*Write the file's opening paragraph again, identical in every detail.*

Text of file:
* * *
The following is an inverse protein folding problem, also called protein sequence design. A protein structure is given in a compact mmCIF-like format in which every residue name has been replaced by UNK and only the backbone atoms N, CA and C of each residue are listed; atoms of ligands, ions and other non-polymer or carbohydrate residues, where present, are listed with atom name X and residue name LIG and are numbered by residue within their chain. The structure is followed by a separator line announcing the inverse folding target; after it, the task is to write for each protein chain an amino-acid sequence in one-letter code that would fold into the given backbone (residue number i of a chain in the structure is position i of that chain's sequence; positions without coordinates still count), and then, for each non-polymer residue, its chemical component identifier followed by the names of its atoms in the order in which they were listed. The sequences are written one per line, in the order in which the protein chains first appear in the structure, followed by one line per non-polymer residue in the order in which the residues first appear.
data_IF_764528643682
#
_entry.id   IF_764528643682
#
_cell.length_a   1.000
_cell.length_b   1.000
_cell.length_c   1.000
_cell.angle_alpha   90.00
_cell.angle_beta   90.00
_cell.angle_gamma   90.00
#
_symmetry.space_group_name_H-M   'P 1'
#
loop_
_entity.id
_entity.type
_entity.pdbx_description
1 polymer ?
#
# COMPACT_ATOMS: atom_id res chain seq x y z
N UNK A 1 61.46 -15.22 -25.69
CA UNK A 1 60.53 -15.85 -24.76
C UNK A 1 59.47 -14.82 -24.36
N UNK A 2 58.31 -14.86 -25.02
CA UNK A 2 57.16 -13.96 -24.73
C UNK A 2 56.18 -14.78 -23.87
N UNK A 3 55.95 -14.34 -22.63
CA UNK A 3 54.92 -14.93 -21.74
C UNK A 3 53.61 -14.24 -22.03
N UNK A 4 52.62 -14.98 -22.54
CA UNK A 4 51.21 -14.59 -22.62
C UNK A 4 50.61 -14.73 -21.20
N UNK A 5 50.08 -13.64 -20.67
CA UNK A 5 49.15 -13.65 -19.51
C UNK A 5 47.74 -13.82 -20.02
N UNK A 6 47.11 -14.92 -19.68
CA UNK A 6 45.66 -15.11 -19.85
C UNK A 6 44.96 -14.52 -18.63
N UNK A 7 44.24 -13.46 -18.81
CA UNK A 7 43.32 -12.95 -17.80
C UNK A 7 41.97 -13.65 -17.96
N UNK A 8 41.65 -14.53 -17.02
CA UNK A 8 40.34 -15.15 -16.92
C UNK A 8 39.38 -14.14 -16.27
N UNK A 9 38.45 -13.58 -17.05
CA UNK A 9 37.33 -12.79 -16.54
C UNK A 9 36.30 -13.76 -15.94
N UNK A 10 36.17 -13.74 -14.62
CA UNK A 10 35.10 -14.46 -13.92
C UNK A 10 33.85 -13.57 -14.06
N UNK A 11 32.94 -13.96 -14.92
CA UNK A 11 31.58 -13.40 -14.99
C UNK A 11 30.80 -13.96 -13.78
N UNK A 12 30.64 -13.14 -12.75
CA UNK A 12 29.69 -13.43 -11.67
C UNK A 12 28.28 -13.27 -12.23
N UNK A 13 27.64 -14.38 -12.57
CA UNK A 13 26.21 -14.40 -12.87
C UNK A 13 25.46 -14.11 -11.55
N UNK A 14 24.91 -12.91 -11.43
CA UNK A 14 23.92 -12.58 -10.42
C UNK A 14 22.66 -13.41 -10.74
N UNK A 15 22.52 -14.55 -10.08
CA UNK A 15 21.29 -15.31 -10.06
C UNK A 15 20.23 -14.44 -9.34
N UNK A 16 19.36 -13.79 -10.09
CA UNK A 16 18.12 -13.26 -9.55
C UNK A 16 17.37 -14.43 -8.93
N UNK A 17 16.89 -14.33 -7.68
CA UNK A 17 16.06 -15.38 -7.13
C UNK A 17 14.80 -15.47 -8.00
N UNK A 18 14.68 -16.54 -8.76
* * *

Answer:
The following is an inverse protein folding problem, also called protein sequence design. A protein structure is given in a compact mmCIF-like format in which every residue name has been replaced by UNK and only the backbone atoms N, CA and C of each residue are listed; atoms of ligands, ions and other non-polymer or carbohydrate residues, where present, are listed with atom name X and residue name LIG and are numbered by residue within their chain. The structure is followed by a separator line announcing the inverse folding target; after it, the task is to write for each protein chain an amino-acid sequence in one-letter code that would fold into the given backbone (residue number i of a chain in the structure is position i of that chain's sequence; positions without coordinates still count), and then, for each non-polymer residue, its chemical component identifier followed by the names of its atoms in the order in which they were listed. The sequences are written one per line, in the order in which the protein chains first appear in the structure, followed by one line per non-polymer residue in the order in which the residues first appear.